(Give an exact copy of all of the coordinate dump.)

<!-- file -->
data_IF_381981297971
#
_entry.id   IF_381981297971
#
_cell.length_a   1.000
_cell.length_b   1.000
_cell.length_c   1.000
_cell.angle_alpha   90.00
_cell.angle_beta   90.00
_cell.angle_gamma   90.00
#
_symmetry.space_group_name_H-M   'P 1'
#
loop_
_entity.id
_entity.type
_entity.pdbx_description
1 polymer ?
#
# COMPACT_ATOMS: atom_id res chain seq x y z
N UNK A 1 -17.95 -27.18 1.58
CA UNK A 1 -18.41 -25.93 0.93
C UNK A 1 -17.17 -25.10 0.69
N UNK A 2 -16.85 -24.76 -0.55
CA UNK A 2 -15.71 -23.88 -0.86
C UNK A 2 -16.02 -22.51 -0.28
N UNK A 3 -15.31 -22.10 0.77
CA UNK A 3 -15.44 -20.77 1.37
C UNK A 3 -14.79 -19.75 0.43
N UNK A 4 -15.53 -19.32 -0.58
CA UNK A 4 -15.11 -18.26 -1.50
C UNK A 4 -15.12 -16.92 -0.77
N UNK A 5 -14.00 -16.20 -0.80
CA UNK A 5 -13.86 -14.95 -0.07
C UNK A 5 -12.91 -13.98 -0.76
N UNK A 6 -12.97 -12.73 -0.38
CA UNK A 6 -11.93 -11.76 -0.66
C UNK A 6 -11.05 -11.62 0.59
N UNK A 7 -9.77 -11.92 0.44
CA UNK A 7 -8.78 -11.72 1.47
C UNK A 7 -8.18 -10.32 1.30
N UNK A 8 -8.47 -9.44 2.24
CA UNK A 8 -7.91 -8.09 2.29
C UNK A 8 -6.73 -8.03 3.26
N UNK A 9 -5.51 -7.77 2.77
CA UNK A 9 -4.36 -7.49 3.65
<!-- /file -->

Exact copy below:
data_IF_381981297971
#
_entry.id   IF_381981297971
#
_cell.length_a   1.000
_cell.length_b   1.000
_cell.length_c   1.000
_cell.angle_alpha   90.00
_cell.angle_beta   90.00
_cell.angle_gamma   90.00
#
_symmetry.space_group_name_H-M   'P 1'
#
loop_
_entity.id
_entity.type
_entity.pdbx_description
1 polymer ?
#
# COMPACT_ATOMS: atom_id res chain seq x y z
N UNK A 1 -17.95 -27.18 1.58
CA UNK A 1 -18.41 -25.93 0.93
C UNK A 1 -17.17 -25.10 0.69
N UNK A 2 -16.85 -24.76 -0.55
CA UNK A 2 -15.71 -23.88 -0.86
C UNK A 2 -16.02 -22.51 -0.28
N UNK A 3 -15.31 -22.10 0.77
CA UNK A 3 -15.44 -20.77 1.37
C UNK A 3 -14.79 -19.75 0.43
N UNK A 4 -15.53 -19.32 -0.58
CA UNK A 4 -15.11 -18.26 -1.50
C UNK A 4 -15.12 -16.92 -0.77
N UNK A 5 -14.00 -16.20 -0.80
CA UNK A 5 -13.86 -14.95 -0.07
C UNK A 5 -12.91 -13.98 -0.76
N UNK A 6 -12.97 -12.73 -0.38
CA UNK A 6 -11.93 -11.76 -0.66
C UNK A 6 -11.05 -11.62 0.59
N UNK A 7 -9.77 -11.92 0.44
CA UNK A 7 -8.78 -11.72 1.47
C UNK A 7 -8.18 -10.32 1.30
N UNK A 8 -8.47 -9.44 2.24
CA UNK A 8 -7.91 -8.09 2.29
C UNK A 8 -6.73 -8.03 3.26
N UNK A 9 -5.51 -7.77 2.77
CA UNK A 9 -4.36 -7.49 3.65